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Estate Tax Returns

Estate Tax Return Advice

Almost everyone knows the saying: Nothing is certain except death and taxes1. Not only are these both certainties, but also go hand in hand, since you may have to pay taxes even after your death. Since a deceased person us obviously unable to handle such affairs, the task of paying taxes—as well as many other things—falls to the executor of the estate. An executor is a person named in the will to handle all affairs of the estate during probate, including payments of debts, disposition of wealth, and yes, paying taxes.

First, an executor must determine what types of tax returns for the estate are required. You will have to file an income tax returns if they are applicable. Next, you will have to evaluate whether estate tax returns are necessary.

Federal Estate Taxes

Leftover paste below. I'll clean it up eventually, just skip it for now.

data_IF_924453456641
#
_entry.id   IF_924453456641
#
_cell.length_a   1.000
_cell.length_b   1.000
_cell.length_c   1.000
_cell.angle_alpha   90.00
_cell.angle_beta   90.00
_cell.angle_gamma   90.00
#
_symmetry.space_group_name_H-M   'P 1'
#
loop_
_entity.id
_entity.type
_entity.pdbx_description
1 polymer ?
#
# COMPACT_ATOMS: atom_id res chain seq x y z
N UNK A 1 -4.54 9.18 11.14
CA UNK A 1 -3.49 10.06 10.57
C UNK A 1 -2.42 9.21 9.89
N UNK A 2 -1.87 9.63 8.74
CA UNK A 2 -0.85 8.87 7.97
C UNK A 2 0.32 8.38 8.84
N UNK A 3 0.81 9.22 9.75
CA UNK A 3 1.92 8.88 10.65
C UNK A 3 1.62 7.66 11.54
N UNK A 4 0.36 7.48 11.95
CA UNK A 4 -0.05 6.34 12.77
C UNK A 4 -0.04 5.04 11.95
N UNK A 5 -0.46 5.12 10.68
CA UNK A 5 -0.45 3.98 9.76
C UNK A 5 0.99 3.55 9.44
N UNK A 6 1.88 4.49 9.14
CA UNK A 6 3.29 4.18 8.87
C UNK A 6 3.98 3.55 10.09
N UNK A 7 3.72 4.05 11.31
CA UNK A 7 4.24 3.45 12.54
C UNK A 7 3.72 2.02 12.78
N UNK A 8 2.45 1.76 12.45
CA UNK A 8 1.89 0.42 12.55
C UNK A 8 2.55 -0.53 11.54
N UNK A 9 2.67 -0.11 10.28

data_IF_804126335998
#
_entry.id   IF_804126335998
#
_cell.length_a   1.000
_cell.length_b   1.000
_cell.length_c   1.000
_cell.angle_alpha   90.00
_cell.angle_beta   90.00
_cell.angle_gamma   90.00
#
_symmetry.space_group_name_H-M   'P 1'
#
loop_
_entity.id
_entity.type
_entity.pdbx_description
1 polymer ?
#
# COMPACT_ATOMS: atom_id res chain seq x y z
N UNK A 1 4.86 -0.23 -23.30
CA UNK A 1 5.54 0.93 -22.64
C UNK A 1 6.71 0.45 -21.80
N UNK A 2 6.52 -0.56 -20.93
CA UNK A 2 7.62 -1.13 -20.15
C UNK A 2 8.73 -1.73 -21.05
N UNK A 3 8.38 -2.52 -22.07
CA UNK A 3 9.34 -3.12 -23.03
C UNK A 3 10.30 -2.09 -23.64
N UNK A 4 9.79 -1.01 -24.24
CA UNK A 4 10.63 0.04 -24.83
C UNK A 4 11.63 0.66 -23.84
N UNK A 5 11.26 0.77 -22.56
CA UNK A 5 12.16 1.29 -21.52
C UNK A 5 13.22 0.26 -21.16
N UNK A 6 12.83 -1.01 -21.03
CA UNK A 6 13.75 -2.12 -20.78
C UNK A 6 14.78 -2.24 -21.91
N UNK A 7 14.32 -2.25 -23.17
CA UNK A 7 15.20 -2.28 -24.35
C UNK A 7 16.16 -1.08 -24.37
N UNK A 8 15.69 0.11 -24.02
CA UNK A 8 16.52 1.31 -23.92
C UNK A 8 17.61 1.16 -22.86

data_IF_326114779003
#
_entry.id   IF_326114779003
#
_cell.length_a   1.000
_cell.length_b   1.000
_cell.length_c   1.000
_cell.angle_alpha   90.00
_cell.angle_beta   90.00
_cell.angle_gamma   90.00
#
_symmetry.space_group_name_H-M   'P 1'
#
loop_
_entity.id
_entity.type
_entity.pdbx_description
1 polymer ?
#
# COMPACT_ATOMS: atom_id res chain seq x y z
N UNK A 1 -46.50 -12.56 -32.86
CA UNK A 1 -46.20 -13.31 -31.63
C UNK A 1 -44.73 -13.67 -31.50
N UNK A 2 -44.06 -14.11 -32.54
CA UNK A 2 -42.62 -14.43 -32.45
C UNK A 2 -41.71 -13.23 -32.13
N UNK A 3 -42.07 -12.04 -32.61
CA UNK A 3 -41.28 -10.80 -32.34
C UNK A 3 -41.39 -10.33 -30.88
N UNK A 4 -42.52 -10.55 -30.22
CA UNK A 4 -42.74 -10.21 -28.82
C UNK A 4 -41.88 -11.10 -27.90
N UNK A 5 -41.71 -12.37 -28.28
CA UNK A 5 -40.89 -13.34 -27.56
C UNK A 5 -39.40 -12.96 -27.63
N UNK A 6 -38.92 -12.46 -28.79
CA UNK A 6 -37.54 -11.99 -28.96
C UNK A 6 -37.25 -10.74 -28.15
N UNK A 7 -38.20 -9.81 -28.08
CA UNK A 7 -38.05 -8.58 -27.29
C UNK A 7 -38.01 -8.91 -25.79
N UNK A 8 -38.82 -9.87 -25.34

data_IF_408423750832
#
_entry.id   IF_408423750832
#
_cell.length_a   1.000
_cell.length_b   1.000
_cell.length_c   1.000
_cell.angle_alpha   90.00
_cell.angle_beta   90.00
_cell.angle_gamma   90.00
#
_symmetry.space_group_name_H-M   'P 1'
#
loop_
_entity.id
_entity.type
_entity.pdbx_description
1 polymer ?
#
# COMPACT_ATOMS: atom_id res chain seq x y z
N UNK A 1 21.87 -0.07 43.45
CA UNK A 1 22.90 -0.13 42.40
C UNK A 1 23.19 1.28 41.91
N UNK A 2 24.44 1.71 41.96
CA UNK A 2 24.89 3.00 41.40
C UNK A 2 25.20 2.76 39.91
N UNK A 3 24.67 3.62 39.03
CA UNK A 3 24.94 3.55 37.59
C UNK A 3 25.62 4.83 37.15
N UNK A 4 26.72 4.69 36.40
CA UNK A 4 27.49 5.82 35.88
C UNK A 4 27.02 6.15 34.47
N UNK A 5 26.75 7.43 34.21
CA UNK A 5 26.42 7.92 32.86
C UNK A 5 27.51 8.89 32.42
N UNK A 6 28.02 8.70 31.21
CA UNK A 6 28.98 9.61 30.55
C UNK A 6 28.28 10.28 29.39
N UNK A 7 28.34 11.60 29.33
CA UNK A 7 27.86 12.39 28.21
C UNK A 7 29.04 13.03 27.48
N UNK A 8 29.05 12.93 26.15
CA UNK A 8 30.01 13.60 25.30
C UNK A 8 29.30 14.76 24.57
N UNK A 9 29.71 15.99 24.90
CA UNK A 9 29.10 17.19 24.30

Since the passage of the American Taxpayer Relief Act of 20122, only those with substantial wealth will be subject to estate tax. Though the actual threshold changes each year based on inflation, for  2014, anyone with an estate worth less than $5.34 million is exempt from paying any federal estate taxes. Additionally, any property left to a surviving spouse is passed on automatically tax-free. A spouse may then use any estate tax exemption not used by the spouse who died first. This means that if you died and left $5 million to your spouse (which is not subject to tax or exemption), and your spouse later died with an estate of $9 million, your spouse could use both your unused exemption as well as their own, so all $9 million would be tax-free despite exceeding the individual exemption.

Washington State Taxes

The state of Washington currently requires estate tax to be paid on any estate worth more than $2,012,000. Therefore, if you are a resident of Washington with over this amount of wealth or own substantial property within the state, your executor may have to file a state estate tax return. Though any property left to your spouse passes tax-free, Washington does NOT allow your spouse to use any unused exemptions like the federal law does.

Taxes after a death can be confusing and, as an executor, you do not want to risk failing to file all appropriate returns. Always contact an experienced probate attorney at the Dickson Frohlich Phillips Burgess in Seattle or Tacoma for guidance. Call us at (206) 621-1110 or (253) 572-1000 for help today.